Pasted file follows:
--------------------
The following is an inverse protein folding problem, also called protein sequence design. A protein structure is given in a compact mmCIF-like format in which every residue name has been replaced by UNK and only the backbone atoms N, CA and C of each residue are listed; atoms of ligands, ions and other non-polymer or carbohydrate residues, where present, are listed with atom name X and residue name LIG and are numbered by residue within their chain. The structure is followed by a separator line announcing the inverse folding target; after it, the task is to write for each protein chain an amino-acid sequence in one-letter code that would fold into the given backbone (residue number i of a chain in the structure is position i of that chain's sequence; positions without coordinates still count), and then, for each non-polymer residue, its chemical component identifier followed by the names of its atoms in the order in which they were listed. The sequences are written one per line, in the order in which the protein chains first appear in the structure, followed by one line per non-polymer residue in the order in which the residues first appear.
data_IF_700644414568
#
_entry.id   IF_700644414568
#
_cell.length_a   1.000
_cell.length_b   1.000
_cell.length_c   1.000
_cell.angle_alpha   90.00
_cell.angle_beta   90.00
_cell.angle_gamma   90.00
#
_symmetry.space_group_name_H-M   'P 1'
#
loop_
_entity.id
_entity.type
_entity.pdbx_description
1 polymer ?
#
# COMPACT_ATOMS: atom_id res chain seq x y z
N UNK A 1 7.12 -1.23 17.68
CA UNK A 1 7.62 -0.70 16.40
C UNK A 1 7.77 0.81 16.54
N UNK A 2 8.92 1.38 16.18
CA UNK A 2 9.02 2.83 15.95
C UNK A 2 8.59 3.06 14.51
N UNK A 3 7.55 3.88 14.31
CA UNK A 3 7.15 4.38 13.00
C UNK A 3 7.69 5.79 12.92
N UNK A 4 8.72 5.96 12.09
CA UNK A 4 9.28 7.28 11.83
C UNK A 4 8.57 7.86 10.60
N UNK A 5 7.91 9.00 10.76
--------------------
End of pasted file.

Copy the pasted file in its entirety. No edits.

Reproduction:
The following is an inverse protein folding problem, also called protein sequence design. A protein structure is given in a compact mmCIF-like format in which every residue name has been replaced by UNK and only the backbone atoms N, CA and C of each residue are listed; atoms of ligands, ions and other non-polymer or carbohydrate residues, where present, are listed with atom name X and residue name LIG and are numbered by residue within their chain. The structure is followed by a separator line announcing the inverse folding target; after it, the task is to write for each protein chain an amino-acid sequence in one-letter code that would fold into the given backbone (residue number i of a chain in the structure is position i of that chain's sequence; positions without coordinates still count), and then, for each non-polymer residue, its chemical component identifier followed by the names of its atoms in the order in which they were listed. The sequences are written one per line, in the order in which the protein chains first appear in the structure, followed by one line per non-polymer residue in the order in which the residues first appear.
data_IF_700644414568
#
_entry.id   IF_700644414568
#
_cell.length_a   1.000
_cell.length_b   1.000
_cell.length_c   1.000
_cell.angle_alpha   90.00
_cell.angle_beta   90.00
_cell.angle_gamma   90.00
#
_symmetry.space_group_name_H-M   'P 1'
#
loop_
_entity.id
_entity.type
_entity.pdbx_description
1 polymer ?
#
# COMPACT_ATOMS: atom_id res chain seq x y z
N UNK A 1 7.12 -1.23 17.68
CA UNK A 1 7.62 -0.70 16.40
C UNK A 1 7.77 0.81 16.54
N UNK A 2 8.92 1.38 16.18
CA UNK A 2 9.02 2.83 15.95
C UNK A 2 8.59 3.06 14.51
N UNK A 3 7.55 3.88 14.31
CA UNK A 3 7.15 4.38 13.00
C UNK A 3 7.69 5.79 12.92
N UNK A 4 8.72 5.96 12.09
CA UNK A 4 9.28 7.28 11.83
C UNK A 4 8.57 7.86 10.60
N UNK A 5 7.91 9.00 10.76